AG & administration drag feet on tobacco industry tax accountability


Four years since a law passed to make it harder for multi-million dollar cigarette distributor companies to evade taxes, and two governors later, nothing has been done to get those tax dollars for Guam Memorial Hospital. With all the hype about government finances, corruption and the ailing hospital facilities and underpaid medical staff, we have to wonder, why?

Four years ago the Guam Legislature passed a law by then-Sen. Michael San Nicolas requiring the placement of stamps on every pack of cigarettes sold in the territory so that the Department of Revenue and Taxation could properly count and then assess the tax on cigarettes. That law was passed because of data showing certain local tobacco distributors were not remitting millions of dollars in taxes collected from cigarette smokers to the government and its intended primary recipient: GMH. Later, then-Speaker Benjamin J. Cruz wrote to the attorney general at the time suggesting that at least one cigarette distributor was illegally importing cigarettes, selling them, and collecting all the proceeds without remitting a cent to the government. Nearly two years ago, then-Speaker Tina Muna Barnes introduced into law a statute requiring the DRT to outsource the administration of the cigarette stamping and tax assessment process.

The government in this regard originally had one job: to assess and collect cigarette taxes. Because of its failure to do so, the legislature gave the administration two simpler jobs: 1) to procure the stamps needed to count the cigarettes and assess the taxes from the count; and 2) to hire a company to administer the program so that DRT could collect the taxes. The first job required DRT to issue an invitation for bid, or IFB, for a company to print the stamps. The second job required DRT to issue a request for proposals, or RFP, for a company to administer the program. DRT enlisted the help of the Office of the Attorney General to get it done, but only after a tax-paying, law-abiding tobacco distributor, WSTCO, hauled the government’s collective ass into court to force an order of compliance. Despite orders from Judge Elyze Iriarte for DRT and the AG to jumpstart the procurement or to show cause for a failure to do so, both the IFB and the RFP have not been completed.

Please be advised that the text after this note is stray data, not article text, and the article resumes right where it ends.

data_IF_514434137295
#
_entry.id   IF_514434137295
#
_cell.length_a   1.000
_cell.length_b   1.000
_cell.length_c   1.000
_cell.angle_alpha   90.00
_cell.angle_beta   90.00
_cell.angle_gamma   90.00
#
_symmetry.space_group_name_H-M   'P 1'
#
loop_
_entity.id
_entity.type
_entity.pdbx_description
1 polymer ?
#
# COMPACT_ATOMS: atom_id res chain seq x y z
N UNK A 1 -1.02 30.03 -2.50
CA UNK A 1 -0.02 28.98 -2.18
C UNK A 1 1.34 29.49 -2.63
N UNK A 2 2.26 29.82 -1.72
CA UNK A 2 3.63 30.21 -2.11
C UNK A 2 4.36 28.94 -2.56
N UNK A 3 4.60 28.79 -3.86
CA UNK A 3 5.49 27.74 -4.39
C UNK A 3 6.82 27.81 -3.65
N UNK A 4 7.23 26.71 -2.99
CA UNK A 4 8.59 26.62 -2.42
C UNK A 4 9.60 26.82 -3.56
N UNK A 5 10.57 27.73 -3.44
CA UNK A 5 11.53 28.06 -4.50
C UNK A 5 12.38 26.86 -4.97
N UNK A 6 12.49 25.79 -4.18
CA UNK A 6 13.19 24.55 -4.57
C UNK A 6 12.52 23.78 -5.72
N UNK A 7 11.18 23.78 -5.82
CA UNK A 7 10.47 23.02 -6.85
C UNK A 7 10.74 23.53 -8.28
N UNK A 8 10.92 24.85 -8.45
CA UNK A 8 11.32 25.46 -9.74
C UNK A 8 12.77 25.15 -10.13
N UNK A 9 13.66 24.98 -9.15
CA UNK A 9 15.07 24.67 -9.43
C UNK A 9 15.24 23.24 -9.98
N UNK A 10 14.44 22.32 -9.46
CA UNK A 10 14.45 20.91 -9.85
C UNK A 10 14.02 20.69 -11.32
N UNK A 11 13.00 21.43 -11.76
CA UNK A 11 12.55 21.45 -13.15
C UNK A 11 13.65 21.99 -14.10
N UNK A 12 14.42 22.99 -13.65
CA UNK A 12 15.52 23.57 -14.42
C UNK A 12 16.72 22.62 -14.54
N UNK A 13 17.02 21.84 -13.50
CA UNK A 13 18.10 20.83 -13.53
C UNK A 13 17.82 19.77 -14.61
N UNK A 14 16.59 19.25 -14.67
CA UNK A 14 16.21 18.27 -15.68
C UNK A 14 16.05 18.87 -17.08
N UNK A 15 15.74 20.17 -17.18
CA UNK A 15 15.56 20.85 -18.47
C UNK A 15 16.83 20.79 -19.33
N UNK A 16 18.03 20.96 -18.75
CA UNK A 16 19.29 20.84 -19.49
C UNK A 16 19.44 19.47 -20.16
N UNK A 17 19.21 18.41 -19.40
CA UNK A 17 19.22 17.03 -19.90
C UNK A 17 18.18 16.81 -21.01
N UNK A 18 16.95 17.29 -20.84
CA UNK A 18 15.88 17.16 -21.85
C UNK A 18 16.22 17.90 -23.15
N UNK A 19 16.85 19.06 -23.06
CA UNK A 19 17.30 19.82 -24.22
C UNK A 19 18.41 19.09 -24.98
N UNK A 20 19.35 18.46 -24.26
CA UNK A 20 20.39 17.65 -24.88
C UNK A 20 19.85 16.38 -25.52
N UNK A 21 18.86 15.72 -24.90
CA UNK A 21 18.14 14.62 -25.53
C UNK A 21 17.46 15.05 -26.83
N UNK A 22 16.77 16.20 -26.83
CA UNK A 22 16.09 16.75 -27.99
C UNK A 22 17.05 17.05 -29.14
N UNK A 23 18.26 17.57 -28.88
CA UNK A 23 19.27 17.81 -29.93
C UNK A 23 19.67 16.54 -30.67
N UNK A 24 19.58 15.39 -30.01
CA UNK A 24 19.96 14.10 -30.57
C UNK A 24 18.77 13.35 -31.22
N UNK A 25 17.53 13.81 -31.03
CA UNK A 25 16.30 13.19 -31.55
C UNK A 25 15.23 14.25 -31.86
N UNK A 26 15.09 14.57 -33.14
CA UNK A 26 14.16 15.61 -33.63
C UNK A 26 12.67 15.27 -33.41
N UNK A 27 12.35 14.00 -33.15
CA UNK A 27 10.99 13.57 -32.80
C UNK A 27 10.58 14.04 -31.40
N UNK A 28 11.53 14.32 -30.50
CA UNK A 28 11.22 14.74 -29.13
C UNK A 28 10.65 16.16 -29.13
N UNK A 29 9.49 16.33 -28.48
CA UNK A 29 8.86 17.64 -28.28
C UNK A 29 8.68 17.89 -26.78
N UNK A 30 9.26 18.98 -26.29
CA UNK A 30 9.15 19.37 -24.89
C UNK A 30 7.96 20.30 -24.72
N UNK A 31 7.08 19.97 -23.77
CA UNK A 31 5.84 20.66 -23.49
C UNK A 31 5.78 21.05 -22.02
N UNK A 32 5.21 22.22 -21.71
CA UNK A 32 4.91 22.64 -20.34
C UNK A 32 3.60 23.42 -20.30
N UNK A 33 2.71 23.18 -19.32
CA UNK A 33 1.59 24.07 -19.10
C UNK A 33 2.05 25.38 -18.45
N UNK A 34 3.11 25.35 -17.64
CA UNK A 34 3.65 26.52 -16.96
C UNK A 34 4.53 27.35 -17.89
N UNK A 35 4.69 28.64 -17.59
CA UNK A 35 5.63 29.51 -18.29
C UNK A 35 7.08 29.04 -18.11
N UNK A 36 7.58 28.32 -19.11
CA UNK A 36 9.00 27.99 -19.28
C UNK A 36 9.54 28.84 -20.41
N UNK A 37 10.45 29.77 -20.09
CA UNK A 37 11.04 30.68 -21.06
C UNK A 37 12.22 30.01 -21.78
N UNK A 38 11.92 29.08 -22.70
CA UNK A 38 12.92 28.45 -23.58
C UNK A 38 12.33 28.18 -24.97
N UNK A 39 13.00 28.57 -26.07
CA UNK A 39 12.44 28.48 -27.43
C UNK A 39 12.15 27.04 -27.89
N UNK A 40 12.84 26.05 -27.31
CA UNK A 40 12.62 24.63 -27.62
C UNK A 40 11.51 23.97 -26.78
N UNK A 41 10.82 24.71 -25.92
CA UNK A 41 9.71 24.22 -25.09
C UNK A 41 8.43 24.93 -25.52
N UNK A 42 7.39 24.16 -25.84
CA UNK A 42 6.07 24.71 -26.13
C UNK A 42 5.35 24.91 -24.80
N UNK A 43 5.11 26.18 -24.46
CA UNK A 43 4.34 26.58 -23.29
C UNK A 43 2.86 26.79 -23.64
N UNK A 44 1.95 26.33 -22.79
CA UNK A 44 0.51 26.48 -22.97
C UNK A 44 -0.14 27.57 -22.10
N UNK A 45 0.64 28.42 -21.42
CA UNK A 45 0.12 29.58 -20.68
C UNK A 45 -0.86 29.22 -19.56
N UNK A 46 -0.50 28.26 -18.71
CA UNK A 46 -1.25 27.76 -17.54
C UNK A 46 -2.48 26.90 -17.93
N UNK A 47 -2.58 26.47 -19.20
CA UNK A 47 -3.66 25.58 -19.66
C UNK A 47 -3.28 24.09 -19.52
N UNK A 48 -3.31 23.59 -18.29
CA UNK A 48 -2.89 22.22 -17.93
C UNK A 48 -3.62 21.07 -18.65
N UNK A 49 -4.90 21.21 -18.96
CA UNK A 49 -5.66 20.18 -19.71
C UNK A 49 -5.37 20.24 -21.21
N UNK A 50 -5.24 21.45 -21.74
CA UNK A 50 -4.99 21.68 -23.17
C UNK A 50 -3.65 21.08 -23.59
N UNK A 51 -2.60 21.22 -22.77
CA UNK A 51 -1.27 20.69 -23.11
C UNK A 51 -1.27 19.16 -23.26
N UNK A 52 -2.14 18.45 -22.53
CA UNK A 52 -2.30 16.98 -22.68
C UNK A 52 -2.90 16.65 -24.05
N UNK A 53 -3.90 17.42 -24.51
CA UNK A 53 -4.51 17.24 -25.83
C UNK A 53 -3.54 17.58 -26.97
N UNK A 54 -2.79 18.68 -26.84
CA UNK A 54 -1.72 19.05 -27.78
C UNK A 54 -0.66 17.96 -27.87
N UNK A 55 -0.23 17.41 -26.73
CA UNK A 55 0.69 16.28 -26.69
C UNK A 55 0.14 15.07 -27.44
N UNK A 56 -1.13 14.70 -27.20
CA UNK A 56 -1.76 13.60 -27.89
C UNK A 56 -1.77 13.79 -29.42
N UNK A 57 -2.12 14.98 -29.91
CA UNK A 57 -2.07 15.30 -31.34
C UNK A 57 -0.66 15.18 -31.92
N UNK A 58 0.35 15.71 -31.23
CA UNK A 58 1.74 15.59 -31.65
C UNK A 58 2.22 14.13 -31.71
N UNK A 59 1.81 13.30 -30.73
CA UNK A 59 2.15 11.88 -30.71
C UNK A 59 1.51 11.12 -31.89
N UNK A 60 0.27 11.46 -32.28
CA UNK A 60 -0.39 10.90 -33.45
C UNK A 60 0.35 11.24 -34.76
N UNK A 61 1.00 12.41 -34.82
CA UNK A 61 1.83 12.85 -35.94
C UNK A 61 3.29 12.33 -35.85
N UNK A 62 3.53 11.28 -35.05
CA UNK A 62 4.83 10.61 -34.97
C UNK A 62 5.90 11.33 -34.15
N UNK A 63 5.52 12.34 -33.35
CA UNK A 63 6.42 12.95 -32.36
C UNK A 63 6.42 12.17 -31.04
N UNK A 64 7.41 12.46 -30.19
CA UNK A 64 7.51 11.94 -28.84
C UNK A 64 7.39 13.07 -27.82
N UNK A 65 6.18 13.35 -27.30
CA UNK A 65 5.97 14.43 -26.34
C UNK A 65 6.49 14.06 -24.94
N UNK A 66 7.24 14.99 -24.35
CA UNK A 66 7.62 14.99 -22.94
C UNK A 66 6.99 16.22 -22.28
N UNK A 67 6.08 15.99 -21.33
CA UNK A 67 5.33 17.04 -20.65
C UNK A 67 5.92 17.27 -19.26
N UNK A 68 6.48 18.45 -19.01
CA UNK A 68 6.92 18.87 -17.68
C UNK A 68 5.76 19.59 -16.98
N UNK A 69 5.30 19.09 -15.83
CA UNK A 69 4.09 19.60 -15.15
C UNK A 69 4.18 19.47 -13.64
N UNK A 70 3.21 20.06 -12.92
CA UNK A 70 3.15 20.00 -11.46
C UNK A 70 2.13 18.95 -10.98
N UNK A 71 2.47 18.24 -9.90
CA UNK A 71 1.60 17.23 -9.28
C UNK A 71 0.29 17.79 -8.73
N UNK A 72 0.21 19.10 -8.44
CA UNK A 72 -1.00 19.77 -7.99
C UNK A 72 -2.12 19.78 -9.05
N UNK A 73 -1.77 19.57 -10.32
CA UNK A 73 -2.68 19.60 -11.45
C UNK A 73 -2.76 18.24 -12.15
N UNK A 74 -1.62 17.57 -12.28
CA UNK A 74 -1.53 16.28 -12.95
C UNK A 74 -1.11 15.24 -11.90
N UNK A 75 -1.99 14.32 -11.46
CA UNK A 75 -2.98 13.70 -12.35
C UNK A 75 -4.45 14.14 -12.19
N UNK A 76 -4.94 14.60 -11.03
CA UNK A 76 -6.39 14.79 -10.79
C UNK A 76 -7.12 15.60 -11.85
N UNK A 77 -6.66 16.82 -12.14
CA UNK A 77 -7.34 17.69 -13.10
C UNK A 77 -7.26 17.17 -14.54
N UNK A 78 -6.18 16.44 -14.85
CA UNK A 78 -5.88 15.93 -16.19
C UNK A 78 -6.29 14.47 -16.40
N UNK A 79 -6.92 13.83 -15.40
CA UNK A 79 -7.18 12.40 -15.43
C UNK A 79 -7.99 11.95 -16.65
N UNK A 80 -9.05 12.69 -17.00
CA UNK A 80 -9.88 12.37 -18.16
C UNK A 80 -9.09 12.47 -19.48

In an October 19, 2021, article by Gerry Partido for the Pacific News Center, GMH chief financial officer Yuka Hechanova explained to Mr. Partido how a company procured to assist GMH with its collections played a key role in collecting more than $12 million in bills owed to GMH in August alone.

“Our consultants have really helped us tremendously in the collection arena so we had a good month for collections in August. We also had a very good month for September, although we’re not officially closed for September collections and are continuing to improve. So we’re very happy that we have the consultants on board. They’re very engaging. I mean they are sitting side by side with our people going through the process and helping us with so many things,” Ms. Hechanova is quoted as saying in Mr. Partido’s story.